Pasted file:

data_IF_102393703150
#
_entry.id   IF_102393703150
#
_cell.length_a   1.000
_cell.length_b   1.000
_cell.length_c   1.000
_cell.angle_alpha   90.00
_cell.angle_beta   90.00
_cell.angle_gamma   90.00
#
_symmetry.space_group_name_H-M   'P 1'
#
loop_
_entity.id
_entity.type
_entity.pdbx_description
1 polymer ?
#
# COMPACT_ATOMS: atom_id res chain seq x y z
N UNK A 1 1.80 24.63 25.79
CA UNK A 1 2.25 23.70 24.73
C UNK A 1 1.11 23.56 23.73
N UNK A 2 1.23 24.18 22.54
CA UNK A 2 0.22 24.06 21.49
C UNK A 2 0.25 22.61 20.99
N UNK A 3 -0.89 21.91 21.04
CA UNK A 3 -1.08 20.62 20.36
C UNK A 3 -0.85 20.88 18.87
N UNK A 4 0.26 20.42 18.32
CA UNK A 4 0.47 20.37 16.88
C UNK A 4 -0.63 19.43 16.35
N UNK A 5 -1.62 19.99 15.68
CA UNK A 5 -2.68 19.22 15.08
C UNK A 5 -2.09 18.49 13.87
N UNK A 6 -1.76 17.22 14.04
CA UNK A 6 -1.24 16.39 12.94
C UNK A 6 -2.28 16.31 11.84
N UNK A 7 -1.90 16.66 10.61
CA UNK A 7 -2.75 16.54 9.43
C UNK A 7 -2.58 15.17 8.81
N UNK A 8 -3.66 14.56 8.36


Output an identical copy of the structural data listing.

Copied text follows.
data_IF_102393703150
#
_entry.id   IF_102393703150
#
_cell.length_a   1.000
_cell.length_b   1.000
_cell.length_c   1.000
_cell.angle_alpha   90.00
_cell.angle_beta   90.00
_cell.angle_gamma   90.00
#
_symmetry.space_group_name_H-M   'P 1'
#
loop_
_entity.id
_entity.type
_entity.pdbx_description
1 polymer ?
#
# COMPACT_ATOMS: atom_id res chain seq x y z
N UNK A 1 1.80 24.63 25.79
CA UNK A 1 2.25 23.70 24.73
C UNK A 1 1.11 23.56 23.73
N UNK A 2 1.23 24.18 22.54
CA UNK A 2 0.22 24.06 21.49
C UNK A 2 0.25 22.61 20.99
N UNK A 3 -0.89 21.91 21.04
CA UNK A 3 -1.08 20.62 20.36
C UNK A 3 -0.85 20.88 18.87
N UNK A 4 0.26 20.42 18.32
CA UNK A 4 0.47 20.37 16.88
C UNK A 4 -0.63 19.43 16.35
N UNK A 5 -1.62 19.99 15.68
CA UNK A 5 -2.68 19.22 15.08
C UNK A 5 -2.09 18.49 13.87
N UNK A 6 -1.76 17.22 14.04
CA UNK A 6 -1.24 16.39 12.94
C UNK A 6 -2.28 16.31 11.84
N UNK A 7 -1.90 16.66 10.61
CA UNK A 7 -2.75 16.54 9.43
C UNK A 7 -2.58 15.17 8.81
N UNK A 8 -3.66 14.56 8.36